Today we’re answering the question – what are sleep regressions?
Just when you thought you had established a consistent sleep routine, your little one suddenly starts experiencing disrupted sleep patterns. This phenomenon is commonly known as a sleep regression. In this article, we’ll look at what a sleep regression is, its potential causes, and strategies to help you navigate these challenges.
Sleep regression refers to a temporary disruption in a child’s established sleep patterns. It typically occurs when a previously good sleeper experiences a period of increased nighttime awakenings, difficulty falling asleep, shorter naps, or a combination of these. Sleep regressions often coincide with developmental milestones or significant changes in a child’s life.
Sleep regressions are commonly observed at specific ages. The most well-known sleep regressions occur around 4 months, 8-10 months, 18 months, and 2 years. These regressions often coincide with significant cognitive, physical, and emotional developmental leaps.
#1 Developmental Milestones: As children reach developmental milestones, such as rolling over, crawling, or walking, their newfound skills can disrupt their sleep patterns. Their excitement and eagerness to practice these new abilities may affect their ability to settle down for sleep.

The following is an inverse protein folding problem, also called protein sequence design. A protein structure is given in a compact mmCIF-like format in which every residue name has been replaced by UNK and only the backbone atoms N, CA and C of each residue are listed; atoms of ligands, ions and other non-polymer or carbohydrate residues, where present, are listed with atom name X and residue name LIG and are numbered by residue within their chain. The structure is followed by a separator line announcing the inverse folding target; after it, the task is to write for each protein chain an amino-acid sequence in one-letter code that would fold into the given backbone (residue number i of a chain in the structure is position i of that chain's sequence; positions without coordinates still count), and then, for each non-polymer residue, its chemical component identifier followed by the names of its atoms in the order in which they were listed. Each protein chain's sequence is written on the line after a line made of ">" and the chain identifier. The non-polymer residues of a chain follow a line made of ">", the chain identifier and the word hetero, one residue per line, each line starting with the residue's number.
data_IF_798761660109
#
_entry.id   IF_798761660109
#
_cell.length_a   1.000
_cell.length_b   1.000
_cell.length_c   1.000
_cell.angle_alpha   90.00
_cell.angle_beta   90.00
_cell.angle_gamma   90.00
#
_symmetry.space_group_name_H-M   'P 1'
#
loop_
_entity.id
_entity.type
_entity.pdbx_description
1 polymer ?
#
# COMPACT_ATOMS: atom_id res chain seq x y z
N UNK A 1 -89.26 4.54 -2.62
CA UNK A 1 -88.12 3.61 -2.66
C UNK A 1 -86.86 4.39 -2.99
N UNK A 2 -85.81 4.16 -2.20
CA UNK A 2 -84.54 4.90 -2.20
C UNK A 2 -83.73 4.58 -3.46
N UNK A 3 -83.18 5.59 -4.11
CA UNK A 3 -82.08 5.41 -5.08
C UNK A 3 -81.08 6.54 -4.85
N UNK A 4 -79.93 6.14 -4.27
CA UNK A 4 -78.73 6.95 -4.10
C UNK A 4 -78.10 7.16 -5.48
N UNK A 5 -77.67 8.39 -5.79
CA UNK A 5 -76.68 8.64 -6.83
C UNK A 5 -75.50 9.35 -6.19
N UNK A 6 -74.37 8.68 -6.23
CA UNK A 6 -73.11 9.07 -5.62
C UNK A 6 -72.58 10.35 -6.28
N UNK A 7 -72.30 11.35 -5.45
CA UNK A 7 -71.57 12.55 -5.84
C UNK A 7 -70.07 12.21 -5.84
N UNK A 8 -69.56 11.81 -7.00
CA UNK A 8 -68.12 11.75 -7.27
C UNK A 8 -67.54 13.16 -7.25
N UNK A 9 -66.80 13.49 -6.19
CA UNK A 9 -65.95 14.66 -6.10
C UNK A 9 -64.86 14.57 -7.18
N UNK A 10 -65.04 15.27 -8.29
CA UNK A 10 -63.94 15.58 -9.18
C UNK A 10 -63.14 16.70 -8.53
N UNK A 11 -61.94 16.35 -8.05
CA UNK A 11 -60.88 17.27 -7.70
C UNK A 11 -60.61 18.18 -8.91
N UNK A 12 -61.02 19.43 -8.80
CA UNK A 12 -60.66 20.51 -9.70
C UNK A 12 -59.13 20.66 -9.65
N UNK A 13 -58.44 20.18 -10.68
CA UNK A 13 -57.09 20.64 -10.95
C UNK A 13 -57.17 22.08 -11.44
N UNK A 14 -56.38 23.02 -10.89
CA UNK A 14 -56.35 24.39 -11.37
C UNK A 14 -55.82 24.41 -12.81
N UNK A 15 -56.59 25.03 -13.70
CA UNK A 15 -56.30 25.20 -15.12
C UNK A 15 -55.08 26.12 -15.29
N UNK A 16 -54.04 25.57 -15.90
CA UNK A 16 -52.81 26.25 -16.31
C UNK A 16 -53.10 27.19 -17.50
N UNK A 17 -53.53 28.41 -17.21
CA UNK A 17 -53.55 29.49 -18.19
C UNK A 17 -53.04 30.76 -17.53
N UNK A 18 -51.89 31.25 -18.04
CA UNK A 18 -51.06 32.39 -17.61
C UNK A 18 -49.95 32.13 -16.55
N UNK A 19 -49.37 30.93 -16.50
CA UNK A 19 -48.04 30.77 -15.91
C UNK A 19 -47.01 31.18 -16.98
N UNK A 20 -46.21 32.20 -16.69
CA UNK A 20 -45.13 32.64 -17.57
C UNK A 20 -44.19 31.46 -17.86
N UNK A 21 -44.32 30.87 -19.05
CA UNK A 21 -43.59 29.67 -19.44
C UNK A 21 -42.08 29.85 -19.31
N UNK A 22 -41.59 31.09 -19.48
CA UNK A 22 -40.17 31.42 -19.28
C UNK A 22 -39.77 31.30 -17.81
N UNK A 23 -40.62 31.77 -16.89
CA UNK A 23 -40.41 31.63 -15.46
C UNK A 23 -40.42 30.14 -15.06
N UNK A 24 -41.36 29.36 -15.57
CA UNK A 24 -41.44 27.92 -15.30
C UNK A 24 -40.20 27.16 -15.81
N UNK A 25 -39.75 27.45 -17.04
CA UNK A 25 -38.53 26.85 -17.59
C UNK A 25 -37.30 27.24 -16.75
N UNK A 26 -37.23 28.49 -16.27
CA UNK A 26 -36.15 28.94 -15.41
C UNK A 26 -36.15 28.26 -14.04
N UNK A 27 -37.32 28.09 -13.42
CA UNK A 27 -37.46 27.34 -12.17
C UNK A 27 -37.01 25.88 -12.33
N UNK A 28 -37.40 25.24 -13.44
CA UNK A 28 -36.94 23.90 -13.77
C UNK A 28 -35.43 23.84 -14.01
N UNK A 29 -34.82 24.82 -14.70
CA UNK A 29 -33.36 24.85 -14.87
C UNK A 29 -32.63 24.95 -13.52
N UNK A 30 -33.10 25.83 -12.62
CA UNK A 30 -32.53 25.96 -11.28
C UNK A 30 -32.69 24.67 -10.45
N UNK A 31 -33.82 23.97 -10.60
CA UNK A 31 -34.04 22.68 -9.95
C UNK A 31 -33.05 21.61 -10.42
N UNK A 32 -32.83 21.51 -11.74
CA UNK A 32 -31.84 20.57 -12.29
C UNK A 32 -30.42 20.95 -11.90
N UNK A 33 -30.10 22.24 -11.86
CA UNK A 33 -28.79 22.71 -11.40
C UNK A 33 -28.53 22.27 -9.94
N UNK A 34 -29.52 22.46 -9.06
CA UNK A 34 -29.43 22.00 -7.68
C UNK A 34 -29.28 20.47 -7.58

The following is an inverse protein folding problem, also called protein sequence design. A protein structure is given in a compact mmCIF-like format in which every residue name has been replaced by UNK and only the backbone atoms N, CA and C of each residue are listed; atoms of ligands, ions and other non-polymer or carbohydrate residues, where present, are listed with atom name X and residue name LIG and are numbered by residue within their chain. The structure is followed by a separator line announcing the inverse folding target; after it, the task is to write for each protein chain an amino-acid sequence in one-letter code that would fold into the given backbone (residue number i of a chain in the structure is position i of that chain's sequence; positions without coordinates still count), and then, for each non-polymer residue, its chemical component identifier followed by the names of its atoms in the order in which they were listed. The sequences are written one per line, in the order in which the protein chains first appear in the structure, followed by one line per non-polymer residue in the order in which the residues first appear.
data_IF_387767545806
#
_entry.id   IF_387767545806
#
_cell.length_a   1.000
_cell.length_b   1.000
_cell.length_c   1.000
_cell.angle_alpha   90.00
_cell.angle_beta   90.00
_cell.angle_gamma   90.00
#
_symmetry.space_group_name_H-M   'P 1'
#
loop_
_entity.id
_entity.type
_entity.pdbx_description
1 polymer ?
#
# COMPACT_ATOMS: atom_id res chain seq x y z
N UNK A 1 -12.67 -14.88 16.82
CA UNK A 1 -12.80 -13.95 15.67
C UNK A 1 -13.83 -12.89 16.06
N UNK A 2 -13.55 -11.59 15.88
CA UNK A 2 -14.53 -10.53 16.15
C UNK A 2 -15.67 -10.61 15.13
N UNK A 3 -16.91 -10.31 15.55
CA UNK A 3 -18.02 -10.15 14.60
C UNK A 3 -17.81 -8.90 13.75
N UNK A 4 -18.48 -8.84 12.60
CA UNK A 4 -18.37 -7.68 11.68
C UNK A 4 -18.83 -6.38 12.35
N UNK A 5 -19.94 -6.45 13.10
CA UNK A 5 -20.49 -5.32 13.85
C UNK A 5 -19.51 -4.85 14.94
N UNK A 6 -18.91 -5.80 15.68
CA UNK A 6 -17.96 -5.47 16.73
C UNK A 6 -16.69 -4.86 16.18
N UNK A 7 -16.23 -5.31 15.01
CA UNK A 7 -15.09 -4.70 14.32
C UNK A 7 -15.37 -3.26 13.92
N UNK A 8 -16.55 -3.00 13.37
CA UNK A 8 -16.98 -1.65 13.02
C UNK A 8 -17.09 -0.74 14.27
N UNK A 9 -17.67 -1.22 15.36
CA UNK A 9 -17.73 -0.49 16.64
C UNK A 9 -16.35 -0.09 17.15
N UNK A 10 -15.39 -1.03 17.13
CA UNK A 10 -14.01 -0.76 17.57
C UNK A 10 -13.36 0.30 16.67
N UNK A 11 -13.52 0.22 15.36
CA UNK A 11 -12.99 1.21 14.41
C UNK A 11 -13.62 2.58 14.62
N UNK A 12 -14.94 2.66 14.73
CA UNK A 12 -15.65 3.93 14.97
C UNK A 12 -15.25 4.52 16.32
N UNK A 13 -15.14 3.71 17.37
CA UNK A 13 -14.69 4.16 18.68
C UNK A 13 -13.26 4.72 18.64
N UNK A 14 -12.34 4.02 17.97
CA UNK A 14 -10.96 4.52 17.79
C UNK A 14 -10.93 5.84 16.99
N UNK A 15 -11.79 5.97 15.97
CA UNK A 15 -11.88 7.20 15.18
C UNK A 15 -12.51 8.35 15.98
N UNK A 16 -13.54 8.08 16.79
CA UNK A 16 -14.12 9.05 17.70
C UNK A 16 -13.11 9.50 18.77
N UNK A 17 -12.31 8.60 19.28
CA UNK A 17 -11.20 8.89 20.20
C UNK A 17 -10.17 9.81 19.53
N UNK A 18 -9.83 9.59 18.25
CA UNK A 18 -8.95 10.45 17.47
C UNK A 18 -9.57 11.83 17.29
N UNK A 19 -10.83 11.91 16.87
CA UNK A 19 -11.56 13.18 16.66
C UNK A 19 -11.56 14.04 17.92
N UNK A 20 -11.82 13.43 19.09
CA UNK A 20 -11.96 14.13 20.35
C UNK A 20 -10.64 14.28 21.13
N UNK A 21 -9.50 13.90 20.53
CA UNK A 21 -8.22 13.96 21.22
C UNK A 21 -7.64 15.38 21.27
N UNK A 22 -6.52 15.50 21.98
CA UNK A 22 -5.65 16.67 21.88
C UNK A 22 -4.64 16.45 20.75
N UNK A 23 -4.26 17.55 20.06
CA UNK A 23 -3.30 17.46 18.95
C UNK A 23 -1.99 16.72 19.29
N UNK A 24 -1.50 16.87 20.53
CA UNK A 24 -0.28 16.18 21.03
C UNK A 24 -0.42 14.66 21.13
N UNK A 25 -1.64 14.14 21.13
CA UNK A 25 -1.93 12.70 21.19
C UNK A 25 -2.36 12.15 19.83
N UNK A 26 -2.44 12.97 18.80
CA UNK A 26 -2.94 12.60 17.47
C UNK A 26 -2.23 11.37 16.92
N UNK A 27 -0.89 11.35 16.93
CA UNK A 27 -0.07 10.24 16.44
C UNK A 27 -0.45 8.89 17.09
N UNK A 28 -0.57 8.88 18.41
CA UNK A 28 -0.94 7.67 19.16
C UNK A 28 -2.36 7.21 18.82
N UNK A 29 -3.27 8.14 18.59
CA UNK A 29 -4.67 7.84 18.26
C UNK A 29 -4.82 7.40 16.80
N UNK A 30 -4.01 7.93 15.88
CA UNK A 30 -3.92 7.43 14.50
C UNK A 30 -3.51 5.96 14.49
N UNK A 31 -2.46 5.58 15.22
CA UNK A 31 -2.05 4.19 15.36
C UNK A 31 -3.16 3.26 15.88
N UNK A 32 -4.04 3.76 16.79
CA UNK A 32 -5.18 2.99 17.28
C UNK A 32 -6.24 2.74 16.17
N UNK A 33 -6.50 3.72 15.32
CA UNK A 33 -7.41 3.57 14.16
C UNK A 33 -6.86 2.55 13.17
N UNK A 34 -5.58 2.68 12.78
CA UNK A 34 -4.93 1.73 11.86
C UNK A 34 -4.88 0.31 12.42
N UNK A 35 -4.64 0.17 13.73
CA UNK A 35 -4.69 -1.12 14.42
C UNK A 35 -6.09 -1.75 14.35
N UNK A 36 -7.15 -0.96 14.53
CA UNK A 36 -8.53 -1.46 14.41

#2 Separation Anxiety: Around 8-10 months of age, separation anxiety commonly emerges. This newfound fear of being separated from their primary caregiver can cause nighttime awakenings and difficulty settling back to sleep.
#3 Nap Transitions: When it’s time for your little one to transition from multiple naps to fewer naps throughout the day, their sleep patterns can become temporarily disrupted. The adjustment to a new sleep schedule can cause a temporary sleep regression.
#4 Environmental Changes: Significant changes in your child’s environment, such as moving to a new home, transitioning to a different bed, or introducing a new caregiver, can trigger a sleep regression.
While sleep regressions can be a challenge, know that it will usually pass on its own and your previously good sleeper will emerge again. If you’re struggling with persistently disrupted sleep or need help setting up healthy sleep habits for your little one, I invite you to reach out to me.